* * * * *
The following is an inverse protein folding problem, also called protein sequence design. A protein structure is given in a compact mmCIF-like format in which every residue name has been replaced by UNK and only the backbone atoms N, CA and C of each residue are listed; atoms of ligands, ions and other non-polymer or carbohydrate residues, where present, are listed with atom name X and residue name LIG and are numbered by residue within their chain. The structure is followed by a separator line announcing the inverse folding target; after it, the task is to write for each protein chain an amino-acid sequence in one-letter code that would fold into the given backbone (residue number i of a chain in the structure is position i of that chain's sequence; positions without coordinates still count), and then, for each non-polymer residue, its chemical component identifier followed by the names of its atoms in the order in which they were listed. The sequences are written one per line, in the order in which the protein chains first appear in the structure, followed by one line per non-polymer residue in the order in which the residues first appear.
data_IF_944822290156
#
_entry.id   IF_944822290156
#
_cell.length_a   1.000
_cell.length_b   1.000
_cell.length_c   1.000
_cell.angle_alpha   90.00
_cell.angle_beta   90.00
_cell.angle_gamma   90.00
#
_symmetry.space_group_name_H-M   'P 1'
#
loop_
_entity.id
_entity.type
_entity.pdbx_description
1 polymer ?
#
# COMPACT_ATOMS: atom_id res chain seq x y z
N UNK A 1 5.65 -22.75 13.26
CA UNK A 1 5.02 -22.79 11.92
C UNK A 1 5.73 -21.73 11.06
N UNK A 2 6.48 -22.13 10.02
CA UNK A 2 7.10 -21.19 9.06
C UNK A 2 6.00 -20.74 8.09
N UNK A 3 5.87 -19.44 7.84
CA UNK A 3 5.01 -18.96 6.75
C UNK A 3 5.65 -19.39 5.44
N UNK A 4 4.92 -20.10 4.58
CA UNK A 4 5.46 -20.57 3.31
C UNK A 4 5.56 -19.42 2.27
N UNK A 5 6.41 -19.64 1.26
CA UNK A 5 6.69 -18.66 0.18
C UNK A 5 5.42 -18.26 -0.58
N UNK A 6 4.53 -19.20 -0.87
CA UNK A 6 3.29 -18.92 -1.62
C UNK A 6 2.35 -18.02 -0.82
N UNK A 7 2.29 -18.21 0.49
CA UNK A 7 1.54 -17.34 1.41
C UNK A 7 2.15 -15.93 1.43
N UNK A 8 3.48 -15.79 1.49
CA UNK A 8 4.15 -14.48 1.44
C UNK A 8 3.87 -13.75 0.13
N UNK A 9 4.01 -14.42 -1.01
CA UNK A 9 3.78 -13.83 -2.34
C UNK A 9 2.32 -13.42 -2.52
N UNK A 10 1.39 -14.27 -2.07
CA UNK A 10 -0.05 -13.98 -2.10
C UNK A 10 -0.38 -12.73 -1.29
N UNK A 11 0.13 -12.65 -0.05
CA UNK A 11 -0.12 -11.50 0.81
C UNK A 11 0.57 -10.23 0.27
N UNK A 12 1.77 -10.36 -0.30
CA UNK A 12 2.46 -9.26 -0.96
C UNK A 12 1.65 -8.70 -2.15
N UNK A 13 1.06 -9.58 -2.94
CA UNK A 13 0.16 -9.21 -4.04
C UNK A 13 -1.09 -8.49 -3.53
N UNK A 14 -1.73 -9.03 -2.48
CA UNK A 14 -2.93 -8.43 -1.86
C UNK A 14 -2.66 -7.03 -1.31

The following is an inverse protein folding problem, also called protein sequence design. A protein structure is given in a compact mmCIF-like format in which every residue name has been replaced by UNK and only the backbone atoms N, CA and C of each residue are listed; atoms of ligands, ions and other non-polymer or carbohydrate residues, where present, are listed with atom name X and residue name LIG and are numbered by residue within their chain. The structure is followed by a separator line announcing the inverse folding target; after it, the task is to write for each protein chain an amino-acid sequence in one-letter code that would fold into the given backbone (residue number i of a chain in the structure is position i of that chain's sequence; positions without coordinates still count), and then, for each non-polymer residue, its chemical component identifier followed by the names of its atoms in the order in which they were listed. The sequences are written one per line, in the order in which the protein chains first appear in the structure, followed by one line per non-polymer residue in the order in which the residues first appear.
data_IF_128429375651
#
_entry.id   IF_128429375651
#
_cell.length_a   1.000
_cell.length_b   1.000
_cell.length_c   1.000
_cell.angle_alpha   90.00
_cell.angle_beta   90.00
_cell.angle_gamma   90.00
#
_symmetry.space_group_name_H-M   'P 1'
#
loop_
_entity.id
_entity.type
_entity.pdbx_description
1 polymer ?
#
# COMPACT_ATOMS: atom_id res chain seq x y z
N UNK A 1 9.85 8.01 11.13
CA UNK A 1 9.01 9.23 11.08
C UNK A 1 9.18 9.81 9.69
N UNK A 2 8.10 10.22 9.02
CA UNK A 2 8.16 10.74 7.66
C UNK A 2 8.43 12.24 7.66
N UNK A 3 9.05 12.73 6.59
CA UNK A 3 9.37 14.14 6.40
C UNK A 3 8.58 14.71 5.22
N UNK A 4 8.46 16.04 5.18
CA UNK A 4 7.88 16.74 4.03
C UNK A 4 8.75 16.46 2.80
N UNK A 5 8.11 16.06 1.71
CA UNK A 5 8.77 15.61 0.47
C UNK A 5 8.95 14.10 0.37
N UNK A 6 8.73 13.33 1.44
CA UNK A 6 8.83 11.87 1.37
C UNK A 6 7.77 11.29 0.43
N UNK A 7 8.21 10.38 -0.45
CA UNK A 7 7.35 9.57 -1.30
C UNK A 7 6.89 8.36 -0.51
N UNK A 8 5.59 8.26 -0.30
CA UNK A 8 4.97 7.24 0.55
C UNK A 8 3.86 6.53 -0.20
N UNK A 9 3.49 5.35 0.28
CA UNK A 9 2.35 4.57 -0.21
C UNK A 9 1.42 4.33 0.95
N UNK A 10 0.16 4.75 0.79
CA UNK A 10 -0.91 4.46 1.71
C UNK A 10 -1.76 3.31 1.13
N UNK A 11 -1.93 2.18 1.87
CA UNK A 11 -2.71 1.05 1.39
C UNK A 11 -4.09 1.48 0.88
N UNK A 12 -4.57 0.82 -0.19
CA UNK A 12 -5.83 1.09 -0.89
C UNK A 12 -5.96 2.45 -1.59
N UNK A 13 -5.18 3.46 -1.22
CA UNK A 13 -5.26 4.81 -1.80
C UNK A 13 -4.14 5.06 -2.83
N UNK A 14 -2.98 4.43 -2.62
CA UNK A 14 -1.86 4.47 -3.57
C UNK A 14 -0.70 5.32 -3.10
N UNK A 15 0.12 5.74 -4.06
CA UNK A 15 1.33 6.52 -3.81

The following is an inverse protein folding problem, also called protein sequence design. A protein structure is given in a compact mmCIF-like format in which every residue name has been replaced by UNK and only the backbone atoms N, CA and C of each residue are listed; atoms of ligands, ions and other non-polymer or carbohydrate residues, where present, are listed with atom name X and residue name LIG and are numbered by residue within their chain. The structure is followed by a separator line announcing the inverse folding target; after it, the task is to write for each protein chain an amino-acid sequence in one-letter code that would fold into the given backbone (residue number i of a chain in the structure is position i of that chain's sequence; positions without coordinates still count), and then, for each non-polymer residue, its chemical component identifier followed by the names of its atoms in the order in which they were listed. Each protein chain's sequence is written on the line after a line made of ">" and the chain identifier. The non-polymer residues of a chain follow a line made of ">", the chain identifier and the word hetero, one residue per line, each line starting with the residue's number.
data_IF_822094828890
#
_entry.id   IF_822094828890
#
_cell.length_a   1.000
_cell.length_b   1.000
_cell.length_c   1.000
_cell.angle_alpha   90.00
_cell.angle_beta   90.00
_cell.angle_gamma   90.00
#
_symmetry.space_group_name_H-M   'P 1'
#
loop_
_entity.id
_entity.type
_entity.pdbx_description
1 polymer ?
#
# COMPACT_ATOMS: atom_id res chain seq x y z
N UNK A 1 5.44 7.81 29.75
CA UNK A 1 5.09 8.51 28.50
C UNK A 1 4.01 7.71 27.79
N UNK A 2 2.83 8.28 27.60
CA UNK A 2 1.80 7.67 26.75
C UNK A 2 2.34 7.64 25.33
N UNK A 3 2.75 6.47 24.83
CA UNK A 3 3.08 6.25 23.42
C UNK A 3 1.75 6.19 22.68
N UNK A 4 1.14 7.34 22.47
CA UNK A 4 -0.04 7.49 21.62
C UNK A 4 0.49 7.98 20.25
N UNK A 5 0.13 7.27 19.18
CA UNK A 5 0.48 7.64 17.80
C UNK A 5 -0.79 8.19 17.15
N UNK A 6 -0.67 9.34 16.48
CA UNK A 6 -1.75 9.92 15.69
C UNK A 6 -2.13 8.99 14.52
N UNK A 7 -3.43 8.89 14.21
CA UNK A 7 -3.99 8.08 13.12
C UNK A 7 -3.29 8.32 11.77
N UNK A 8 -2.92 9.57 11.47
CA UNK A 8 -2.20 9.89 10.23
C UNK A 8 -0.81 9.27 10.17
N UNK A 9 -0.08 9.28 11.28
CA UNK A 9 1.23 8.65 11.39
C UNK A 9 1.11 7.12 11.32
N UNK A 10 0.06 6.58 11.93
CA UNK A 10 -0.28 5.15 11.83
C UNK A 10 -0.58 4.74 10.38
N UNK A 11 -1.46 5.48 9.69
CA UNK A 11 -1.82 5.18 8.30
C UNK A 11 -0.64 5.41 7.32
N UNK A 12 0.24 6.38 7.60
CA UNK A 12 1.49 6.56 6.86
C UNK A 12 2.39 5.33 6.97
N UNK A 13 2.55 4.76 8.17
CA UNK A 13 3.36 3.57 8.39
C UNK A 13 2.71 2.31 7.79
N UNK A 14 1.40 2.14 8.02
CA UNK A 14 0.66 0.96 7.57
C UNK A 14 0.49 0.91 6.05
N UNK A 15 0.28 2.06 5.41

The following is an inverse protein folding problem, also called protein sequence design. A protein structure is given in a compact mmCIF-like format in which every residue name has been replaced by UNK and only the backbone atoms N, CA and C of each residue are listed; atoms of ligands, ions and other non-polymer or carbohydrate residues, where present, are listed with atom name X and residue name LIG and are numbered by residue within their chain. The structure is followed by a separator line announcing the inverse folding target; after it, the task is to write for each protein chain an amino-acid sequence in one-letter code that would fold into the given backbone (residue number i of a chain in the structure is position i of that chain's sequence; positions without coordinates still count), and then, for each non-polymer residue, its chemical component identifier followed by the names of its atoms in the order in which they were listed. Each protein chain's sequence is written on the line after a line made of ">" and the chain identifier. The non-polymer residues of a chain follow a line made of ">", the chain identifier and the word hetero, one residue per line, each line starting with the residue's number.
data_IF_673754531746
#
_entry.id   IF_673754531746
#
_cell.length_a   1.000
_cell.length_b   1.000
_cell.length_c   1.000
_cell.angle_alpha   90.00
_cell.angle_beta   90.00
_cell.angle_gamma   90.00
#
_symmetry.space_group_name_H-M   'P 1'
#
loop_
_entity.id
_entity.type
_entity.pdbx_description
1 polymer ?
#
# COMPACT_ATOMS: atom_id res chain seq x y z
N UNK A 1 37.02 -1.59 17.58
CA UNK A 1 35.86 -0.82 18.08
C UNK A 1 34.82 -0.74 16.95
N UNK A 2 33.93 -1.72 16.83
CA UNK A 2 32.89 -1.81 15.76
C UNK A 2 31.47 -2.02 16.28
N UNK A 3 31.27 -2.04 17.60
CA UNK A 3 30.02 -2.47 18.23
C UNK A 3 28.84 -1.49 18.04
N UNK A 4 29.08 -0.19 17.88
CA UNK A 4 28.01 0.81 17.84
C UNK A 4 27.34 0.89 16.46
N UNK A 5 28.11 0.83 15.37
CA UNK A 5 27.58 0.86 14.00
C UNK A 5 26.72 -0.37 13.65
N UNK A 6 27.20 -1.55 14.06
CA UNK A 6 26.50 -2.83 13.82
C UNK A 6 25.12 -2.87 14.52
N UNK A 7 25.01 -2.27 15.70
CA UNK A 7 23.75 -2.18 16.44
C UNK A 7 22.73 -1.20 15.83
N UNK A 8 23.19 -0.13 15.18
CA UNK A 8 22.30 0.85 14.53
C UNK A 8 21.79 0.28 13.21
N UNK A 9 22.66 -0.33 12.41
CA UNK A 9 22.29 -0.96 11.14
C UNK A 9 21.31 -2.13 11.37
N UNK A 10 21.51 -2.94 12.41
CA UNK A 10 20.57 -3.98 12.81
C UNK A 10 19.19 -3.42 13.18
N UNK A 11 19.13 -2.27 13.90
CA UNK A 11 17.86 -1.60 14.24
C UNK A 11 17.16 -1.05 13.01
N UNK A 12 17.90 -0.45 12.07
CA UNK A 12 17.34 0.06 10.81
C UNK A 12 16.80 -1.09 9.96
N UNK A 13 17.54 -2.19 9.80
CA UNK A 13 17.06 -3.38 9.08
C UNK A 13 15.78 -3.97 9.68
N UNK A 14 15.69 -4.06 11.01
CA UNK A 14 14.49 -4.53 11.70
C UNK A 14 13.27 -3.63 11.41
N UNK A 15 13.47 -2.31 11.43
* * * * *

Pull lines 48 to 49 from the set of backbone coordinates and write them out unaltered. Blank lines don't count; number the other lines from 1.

C UNK A 9 2.32 -13.42 -2.52
N UNK A 10 1.39 -14.27 -2.07